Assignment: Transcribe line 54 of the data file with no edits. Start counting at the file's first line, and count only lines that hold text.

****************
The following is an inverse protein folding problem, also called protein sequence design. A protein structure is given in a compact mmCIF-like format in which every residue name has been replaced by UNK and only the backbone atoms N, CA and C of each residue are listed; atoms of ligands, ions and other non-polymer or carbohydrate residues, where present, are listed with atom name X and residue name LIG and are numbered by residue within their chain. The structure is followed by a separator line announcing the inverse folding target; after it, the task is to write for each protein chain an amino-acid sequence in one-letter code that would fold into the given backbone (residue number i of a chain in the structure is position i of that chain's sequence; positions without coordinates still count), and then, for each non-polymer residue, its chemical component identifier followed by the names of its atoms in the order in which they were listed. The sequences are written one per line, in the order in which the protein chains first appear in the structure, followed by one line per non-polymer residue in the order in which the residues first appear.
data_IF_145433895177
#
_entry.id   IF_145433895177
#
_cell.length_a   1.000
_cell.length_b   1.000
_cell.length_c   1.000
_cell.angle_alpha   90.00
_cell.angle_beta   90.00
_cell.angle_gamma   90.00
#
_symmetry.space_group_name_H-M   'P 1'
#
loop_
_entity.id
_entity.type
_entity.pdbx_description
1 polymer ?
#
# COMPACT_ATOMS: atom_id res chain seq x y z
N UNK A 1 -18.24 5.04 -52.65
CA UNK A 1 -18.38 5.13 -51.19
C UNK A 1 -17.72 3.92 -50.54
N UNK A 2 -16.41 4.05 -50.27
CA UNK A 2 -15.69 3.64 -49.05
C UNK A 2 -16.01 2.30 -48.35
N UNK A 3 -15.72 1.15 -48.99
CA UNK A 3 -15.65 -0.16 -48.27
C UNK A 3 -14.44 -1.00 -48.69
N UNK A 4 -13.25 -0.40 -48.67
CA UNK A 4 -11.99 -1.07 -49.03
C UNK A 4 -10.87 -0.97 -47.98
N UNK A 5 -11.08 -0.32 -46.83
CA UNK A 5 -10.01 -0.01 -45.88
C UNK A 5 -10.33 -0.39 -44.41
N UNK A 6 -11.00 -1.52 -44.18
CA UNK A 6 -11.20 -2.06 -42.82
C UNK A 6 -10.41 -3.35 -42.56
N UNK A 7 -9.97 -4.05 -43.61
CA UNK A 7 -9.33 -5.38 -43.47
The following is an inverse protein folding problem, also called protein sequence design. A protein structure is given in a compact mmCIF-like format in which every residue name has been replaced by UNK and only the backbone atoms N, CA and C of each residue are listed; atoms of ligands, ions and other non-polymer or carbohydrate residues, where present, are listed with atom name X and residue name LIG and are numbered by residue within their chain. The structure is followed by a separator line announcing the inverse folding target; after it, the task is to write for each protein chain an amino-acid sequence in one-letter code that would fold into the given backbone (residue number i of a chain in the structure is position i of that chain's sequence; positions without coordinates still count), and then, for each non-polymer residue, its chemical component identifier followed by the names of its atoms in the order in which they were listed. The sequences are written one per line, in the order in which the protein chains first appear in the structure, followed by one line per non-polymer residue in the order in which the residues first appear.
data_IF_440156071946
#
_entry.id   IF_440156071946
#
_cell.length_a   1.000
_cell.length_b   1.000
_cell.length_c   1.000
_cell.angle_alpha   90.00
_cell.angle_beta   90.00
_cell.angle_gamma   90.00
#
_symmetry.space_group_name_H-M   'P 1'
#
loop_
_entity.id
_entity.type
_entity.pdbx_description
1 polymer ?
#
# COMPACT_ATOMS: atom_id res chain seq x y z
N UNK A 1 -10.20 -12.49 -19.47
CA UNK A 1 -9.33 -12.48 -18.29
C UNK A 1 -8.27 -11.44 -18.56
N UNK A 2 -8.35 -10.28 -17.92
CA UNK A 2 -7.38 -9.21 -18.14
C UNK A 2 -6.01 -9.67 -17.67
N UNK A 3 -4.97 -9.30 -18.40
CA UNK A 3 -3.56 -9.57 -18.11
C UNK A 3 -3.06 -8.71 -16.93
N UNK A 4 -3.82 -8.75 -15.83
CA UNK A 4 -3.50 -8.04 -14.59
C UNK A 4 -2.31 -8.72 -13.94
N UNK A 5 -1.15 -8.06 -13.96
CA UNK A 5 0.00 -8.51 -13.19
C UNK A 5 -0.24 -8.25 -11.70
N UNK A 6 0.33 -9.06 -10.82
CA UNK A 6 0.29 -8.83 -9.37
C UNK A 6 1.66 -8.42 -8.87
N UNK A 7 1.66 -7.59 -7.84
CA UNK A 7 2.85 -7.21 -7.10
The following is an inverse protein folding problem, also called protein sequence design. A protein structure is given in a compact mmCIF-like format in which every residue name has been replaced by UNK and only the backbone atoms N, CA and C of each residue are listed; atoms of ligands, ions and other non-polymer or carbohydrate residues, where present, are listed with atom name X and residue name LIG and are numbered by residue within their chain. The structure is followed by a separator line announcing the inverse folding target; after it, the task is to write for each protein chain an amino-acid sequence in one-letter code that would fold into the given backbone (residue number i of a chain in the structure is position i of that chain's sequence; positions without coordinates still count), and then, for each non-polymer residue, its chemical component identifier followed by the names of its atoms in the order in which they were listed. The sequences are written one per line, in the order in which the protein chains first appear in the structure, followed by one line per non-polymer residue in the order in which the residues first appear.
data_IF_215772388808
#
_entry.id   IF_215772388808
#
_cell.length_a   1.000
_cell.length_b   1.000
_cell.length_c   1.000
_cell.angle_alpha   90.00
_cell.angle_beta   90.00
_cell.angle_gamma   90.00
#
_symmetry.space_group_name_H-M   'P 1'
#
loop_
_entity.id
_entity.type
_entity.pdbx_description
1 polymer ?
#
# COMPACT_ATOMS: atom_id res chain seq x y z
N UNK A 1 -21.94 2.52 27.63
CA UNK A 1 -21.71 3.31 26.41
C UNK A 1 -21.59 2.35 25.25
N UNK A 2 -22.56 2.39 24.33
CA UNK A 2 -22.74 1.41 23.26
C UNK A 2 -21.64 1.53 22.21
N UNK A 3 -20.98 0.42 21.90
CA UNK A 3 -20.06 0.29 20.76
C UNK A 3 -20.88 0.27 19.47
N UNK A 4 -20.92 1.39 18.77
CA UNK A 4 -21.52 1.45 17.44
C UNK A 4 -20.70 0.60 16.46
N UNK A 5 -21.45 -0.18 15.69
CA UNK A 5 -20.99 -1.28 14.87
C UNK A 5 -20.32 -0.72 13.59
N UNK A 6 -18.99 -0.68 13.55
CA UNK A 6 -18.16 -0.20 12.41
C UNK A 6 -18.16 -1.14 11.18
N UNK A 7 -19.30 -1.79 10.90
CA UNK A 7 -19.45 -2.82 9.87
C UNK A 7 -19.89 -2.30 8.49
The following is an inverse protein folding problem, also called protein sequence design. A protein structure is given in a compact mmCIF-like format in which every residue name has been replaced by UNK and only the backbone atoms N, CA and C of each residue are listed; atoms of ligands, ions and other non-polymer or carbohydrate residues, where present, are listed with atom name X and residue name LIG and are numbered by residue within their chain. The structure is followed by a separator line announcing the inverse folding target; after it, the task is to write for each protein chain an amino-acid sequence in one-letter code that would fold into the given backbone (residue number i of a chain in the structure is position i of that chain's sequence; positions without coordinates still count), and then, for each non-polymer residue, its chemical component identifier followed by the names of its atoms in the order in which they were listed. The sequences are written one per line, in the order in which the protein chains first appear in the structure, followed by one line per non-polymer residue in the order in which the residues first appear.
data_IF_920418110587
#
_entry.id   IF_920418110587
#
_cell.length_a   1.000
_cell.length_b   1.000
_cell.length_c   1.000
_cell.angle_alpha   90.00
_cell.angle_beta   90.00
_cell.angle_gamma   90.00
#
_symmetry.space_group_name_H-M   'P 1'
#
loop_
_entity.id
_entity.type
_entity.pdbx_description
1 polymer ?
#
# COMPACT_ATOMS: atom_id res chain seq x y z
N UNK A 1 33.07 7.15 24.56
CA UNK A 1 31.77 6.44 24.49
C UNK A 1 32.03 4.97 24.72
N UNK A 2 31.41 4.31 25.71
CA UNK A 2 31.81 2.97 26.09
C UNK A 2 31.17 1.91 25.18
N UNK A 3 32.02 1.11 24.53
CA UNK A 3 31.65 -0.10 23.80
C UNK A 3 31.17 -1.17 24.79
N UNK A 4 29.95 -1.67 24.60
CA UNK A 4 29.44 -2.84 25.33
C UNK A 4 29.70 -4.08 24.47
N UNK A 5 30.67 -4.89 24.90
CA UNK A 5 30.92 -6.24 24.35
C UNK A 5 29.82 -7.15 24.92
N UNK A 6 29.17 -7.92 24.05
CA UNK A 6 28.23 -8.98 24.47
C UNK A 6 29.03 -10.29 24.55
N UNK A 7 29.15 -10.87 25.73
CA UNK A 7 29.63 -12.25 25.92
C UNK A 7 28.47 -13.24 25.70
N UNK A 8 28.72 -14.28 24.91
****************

_symmetry.space_group_name_H-M   'P 1'